Let's take advantage of the Autum's Hudson Valley Restaurant Week and head to Hudson at Haymount House in Briarcliff Manor on Thursday November 7th for dinner.. We'll meet at 7pm and be seated at 7:30. I have made a reservation for 14 and a paypal payment of $2.50 PER PERSON will secure your spot.
What's Hudson Valley Restaurant Week? Well, its an opportunity to enjoy three course dinners at five star restaurants for $29.95 plus tip, tax, and drinks. We will start our culinary adventure at Hudson at Haymount House, and visit other restaurants during this two week period (Nov 4-17) to enjoy lunch or dinner at very likeable prices, and discover the bounty of the Hudson Valley. Restaurant Week brings together farmers, chefs and local purveyors to support the local economy and showcase the bounty that makes the Hudson Valley a nationally renowned culinary destination. Each year, some 200,000 diners crisscross the valley to dine at participating restaurants. It’s no wonder National Geographic calls the Hudson Valley a “must-see destination.” No passes, tickets or coupons necessary.
Hudson at Haymount House is a 1910 Southern-style mansion complete with huge white columns and a stunning view of the Hudson River. Chandeliers are subtly lit in various colors. The bathrooms are marble — but with modern Lucite chairs. It is a tasteful, airy, inviting space, and nearly everywhere, that astonishing view beckons.
Hudson at Haymount House would be an enjoyable place for a meal even if the food were merely good. But, often, it is much more than that. Scott Riesenberger, the chef, was chef de cuisine at Manhattan’s much-lauded Corton and executive chef at Cru. He toiled at Bouley, Union Pacific and The Essex House under Alain Ducasse. And so perhaps it shouldn’t be a surprise that he is cooking up complicated, thoughtful dishes — but still, the best of them provide the thrill of the unexpected.
Consider the lobster, which was first poached, then taken out of its shell and grilled. The tender meat was served with a buerre de pêche, and the sweetness of the peach amplified the lobster’s sweetness. Accompanying cabbage was stuffed with more of the meat, along with pistachios — a wonderful interplay of textures and tastes.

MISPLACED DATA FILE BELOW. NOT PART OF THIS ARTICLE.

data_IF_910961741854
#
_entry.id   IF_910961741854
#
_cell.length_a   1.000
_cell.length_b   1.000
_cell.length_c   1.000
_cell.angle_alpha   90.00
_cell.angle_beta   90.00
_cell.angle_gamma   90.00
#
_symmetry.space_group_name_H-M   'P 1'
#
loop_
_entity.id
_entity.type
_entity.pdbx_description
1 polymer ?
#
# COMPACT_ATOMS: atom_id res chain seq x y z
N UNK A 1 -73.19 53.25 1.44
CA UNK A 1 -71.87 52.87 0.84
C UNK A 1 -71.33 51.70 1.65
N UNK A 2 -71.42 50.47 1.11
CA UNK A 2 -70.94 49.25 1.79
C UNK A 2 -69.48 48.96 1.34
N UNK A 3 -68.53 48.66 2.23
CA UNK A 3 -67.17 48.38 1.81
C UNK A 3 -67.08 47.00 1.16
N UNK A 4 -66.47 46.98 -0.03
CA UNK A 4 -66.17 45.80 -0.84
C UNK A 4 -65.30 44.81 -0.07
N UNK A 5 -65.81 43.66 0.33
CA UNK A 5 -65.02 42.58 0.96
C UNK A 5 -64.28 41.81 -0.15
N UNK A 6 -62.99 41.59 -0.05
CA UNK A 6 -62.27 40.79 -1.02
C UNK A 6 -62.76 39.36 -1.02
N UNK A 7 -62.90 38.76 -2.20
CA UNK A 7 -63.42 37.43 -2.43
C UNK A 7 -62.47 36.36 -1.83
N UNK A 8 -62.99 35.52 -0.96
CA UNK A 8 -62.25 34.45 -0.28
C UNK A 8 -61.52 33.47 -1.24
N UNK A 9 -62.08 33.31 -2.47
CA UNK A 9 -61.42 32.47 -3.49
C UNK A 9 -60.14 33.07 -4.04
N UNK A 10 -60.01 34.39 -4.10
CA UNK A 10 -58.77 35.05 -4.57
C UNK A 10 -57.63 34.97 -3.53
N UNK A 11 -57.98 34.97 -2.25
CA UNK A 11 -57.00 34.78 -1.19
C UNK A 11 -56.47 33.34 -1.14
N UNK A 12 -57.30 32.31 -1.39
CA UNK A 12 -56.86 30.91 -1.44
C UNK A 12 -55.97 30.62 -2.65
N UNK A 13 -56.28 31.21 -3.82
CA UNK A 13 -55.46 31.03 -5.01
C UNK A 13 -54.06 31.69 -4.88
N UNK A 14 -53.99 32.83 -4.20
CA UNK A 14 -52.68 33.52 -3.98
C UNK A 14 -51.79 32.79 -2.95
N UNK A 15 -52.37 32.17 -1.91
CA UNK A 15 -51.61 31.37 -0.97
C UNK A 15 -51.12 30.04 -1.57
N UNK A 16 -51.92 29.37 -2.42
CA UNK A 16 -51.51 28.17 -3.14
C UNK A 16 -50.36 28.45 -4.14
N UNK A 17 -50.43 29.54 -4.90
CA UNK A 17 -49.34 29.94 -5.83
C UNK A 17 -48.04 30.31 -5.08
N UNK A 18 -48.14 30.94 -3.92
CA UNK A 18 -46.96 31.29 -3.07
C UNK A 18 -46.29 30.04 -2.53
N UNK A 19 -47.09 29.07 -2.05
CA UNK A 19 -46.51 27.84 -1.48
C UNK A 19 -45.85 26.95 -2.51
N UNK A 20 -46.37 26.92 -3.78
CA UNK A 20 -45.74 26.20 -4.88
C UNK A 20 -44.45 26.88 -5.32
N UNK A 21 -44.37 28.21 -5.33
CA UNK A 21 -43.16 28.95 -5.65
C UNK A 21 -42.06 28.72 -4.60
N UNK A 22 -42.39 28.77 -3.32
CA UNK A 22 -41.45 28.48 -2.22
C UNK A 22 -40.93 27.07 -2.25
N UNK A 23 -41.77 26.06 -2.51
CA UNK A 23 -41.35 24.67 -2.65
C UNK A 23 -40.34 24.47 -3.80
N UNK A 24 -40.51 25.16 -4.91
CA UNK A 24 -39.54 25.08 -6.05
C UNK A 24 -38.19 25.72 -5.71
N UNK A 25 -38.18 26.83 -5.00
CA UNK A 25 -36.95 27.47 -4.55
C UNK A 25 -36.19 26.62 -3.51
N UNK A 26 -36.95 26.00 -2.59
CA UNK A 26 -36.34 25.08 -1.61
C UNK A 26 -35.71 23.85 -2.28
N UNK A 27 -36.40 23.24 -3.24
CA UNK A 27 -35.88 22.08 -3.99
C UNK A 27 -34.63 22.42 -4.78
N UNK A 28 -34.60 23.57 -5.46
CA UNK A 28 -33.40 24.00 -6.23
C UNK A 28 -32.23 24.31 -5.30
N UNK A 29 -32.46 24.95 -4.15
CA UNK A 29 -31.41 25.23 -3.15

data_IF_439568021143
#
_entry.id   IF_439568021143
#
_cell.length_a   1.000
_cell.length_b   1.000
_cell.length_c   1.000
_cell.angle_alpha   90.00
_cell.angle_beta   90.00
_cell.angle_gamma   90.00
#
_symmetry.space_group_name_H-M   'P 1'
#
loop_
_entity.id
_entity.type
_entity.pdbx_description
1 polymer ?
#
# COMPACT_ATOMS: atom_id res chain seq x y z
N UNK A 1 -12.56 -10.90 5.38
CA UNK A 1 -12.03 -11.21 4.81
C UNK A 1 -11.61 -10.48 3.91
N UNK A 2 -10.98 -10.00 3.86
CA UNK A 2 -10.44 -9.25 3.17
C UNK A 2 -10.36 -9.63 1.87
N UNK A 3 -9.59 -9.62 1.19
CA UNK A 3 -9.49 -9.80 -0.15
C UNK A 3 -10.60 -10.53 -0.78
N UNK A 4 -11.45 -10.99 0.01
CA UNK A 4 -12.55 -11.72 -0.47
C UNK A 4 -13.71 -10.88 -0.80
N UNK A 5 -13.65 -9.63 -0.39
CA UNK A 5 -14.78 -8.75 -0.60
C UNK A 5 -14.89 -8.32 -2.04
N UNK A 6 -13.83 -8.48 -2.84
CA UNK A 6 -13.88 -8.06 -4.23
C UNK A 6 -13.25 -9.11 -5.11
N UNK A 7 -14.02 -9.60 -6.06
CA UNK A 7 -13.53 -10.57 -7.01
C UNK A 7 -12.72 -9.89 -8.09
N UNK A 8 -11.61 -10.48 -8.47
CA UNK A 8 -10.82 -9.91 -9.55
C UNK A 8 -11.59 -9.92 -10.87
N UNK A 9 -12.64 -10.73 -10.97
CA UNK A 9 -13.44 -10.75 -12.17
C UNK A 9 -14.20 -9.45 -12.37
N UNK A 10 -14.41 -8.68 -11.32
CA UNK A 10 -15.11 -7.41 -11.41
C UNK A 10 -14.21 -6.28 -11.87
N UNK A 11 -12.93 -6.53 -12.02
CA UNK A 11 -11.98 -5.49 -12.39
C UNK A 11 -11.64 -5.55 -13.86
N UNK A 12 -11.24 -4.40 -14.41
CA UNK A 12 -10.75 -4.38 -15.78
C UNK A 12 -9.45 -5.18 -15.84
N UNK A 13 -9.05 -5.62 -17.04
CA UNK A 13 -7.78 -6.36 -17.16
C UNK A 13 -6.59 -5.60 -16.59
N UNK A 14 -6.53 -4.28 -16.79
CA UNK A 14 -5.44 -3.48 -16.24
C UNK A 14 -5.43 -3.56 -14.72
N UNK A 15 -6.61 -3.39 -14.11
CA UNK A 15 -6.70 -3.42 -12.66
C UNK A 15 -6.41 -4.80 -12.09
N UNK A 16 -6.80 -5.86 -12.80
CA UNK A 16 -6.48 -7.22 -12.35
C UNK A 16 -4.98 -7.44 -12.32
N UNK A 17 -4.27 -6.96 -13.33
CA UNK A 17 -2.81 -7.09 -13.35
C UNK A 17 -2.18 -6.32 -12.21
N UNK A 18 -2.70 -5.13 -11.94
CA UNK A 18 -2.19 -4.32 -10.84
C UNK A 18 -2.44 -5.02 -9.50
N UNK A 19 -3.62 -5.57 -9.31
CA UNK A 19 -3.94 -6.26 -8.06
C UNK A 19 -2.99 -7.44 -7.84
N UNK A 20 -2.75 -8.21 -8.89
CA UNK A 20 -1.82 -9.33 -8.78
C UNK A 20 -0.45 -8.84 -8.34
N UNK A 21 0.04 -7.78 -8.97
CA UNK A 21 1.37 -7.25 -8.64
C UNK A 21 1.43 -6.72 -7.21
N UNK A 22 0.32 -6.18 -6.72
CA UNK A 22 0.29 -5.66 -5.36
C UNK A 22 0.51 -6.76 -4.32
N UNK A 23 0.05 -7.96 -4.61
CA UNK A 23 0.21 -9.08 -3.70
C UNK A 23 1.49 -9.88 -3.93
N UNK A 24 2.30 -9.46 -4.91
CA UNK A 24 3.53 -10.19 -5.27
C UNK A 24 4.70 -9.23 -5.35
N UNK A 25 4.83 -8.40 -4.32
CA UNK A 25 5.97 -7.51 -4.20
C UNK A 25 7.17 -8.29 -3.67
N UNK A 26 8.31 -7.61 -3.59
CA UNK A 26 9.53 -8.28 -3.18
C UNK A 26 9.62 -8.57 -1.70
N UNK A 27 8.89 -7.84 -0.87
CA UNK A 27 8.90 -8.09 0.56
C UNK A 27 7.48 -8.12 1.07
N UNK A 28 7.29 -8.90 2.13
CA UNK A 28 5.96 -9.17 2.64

Mr. Riesenberger combines sweet and savory quite a bit. The poulard, or pullet, was soaked in hard cider before it was roasted with mushrooms, peas and applewood-smoked bacon. An Atlantic cod was roasted with Swiss chard and horseradish but also a sweet tomato-rhubarb compote. Smoked beef short ribs were served with a dab of hot wasabi, as well as grape halves and prunes. The dish was presented with beautifully intertwined garlic scapes and mustard blossoms, the tenderness of the meat a welcome contrast to the crispiness of the vegetables.
There are themes at work: in addition to appearing with the lobster, pistachios garnished the baby beet salad and dusted the exceptional house-made ice creams — mozzarella, buttermilk-blueberry and pear being three of the best choices. Pork comes with the chicken, and also as a crispy disc of pancetta over creamy risotto with a poached organic “blue hen” egg, and as chorizo in the artichoke barigoule over grilled swordfish. There were fat, fresh peas in everything from the barley served with the chicken to the risotto. Clearly, this is a kitchen driven by whatever is freshest at the nearby farms it buys from — all of them proudly listed on the menu.
The desserts are excellent, including a light lemon verbena crème brûlée, a garden-fresh strawberry-rhubarb crumble and a rich banana-hazelnut chocolate bread pudding. Sitting with a coffee on the patio at dusk, you can watch the sun set and the moon rise over the river as bats come out for their evening dance over the lawn. These are ordinary summer joys, but filled with such delicious food and in such a lovely setting, they will make you feel extraordinary.
Rated DON’T MISS from THE NEW YORK TIMES!
THE SPACE A 1910 home built in Southern plantation style. Beautiful views of the Hudson. There’s a separate room for the bar, a main dining room with marble fireplace, an outdoor terrace and additional space for events. Not wheelchair accessible at present: there are about a dozen stairs to get into the building, several more to get to the dining room and several to get to the bathrooms.
THE CROWD Almost entirely adult. Despite the grand space, there is no dress code and most diners are dressed casually.
THE BAR A room of its own, with a U-shaped wood-and-marble bar, tufted seating against the walls and its own, less pricey menu including a burger with fries ($16), fresh pasta with peas and prosciutto ($16) and deviled “blue hen” eggs (three halves for $6; six halves for $9). The extensive wine cellar includes many Burgundys and Bordeaux but also New World choices from Argentina, Chile and New Zealand. Bottles run from a $33 Torrentés to a $1,724 Château Lafite Rothschild Pauillac.
THE BILL Entrees from $19 to $37. Major credit cards accepted.
WHAT WE LIKED Baby beet salad, risotto with poached egg and pancetta, seared diver scallops, cucumber-melon gazpacho with king crab, gnocchi with prosciutto and lobster, pumpernickel crusted black bass, smoked beef short ribs, grilled lobster, roast poulard with mushrooms and peas, roast cod with tomato-rhubarb compote, lemon verbena crème brûlée, strawberry rhubarb crumble, house-made ice creams and sorbets, banana hazelnut chocolate bread pudding, coconut cream cake.